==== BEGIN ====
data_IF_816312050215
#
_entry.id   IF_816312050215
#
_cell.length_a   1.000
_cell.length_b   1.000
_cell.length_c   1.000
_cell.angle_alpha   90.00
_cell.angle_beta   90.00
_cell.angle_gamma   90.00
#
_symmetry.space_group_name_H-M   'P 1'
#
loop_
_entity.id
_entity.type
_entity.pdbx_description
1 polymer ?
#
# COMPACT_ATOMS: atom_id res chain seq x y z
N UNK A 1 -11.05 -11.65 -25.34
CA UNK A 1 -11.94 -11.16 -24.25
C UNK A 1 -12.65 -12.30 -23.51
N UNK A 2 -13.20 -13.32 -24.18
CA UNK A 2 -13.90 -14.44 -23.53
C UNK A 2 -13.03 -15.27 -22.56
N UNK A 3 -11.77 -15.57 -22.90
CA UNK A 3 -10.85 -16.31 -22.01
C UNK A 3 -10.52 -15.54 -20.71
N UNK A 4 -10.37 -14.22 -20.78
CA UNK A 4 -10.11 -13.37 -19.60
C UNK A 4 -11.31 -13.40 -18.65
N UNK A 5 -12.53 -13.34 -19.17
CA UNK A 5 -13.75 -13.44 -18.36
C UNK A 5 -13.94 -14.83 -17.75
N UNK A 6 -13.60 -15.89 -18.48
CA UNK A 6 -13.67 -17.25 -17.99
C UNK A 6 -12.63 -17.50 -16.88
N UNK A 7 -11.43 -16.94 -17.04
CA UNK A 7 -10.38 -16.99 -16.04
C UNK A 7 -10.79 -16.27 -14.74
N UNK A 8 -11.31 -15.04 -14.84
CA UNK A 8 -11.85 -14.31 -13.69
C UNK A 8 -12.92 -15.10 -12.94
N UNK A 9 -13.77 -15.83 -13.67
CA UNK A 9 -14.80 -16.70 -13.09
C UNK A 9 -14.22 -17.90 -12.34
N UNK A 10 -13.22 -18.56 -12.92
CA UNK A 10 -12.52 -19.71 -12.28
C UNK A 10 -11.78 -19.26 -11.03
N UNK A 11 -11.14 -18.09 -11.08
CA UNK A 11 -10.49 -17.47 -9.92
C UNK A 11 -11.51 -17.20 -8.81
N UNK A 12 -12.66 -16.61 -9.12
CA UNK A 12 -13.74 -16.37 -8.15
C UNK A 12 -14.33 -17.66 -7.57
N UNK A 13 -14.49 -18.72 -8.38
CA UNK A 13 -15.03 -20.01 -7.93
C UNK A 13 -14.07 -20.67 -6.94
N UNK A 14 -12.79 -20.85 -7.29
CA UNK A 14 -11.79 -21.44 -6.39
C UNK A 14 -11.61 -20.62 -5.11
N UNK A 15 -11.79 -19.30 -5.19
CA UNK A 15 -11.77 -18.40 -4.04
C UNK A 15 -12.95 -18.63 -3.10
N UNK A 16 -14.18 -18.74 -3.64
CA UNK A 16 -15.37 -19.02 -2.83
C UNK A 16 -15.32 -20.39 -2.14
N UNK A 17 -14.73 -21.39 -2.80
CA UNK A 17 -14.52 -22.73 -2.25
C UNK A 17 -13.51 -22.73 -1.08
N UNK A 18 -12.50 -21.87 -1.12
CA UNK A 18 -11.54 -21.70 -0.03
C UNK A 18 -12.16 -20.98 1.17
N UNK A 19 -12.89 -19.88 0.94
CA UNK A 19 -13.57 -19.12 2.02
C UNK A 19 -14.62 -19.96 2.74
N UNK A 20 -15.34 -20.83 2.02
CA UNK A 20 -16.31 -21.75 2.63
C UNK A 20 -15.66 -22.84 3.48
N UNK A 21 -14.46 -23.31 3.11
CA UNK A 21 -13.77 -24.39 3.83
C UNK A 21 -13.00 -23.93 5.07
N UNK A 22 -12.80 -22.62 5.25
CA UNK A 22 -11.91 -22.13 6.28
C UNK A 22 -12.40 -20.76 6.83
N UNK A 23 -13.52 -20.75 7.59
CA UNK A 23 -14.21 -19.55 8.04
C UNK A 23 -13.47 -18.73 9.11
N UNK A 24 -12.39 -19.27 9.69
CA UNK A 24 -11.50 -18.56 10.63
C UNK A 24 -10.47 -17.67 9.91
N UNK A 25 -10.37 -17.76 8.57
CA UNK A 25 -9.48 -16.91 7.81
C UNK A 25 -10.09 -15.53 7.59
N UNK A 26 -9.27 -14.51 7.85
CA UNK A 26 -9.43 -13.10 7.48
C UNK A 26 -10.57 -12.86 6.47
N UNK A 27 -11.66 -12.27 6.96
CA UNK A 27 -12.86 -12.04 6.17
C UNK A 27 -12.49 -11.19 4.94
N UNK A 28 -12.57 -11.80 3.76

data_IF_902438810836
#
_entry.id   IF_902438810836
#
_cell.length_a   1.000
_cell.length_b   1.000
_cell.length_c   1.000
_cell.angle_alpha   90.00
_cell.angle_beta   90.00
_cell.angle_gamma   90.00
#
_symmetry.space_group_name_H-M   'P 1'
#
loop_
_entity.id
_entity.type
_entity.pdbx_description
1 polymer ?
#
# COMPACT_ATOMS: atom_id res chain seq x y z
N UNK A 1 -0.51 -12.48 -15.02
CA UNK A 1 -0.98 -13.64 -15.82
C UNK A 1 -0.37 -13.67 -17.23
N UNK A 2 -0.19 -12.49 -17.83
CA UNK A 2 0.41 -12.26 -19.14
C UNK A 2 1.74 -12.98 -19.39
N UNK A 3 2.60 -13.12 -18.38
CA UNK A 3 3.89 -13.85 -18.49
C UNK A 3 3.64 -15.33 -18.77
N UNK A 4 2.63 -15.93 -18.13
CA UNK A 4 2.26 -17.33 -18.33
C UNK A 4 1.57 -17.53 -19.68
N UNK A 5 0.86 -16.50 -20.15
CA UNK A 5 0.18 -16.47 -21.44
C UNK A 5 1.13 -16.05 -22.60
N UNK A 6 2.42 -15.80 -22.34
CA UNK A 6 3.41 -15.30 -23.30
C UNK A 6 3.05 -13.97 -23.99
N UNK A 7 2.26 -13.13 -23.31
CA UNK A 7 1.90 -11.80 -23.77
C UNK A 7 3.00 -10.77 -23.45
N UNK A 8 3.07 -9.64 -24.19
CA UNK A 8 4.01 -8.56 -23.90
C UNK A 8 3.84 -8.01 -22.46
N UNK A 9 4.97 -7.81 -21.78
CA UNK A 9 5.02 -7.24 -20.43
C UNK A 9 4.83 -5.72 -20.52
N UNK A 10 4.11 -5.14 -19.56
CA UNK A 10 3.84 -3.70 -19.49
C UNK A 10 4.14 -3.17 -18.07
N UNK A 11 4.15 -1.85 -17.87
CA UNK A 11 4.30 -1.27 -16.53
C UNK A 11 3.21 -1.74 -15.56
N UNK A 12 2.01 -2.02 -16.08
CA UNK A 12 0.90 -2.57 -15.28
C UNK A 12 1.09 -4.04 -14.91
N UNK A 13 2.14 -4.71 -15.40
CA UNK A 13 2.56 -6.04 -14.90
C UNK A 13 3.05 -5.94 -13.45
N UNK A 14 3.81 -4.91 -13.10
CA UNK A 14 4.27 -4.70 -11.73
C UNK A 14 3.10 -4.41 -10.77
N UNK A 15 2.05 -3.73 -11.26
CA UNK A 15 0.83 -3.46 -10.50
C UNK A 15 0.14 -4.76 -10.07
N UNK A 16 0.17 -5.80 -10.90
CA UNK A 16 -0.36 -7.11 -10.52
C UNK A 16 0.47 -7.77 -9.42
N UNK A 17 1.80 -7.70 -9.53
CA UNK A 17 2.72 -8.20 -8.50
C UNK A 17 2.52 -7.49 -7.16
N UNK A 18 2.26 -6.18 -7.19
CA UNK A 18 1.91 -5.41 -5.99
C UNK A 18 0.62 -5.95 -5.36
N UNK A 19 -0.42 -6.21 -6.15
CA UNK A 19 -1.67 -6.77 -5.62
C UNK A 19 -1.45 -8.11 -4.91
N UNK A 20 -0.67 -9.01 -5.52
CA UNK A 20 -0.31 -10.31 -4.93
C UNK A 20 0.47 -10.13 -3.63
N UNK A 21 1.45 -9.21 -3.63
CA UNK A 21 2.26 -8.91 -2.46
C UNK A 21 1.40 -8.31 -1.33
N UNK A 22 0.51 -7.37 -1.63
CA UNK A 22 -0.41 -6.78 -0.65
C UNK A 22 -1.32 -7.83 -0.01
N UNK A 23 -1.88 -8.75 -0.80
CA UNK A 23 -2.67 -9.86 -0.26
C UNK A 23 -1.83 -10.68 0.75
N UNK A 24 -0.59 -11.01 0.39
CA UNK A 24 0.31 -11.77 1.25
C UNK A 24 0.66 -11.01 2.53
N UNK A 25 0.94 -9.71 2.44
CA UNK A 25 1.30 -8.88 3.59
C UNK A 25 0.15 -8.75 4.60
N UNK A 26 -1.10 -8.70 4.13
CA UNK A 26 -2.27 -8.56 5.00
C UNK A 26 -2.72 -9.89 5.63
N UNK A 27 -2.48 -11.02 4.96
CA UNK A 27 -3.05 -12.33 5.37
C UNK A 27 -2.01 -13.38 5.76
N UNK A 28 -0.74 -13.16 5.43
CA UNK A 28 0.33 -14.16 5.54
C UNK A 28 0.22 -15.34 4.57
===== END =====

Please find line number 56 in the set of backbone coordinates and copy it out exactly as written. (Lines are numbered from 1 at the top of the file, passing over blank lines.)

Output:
C UNK A 12 -14.33 -17.66 -7.57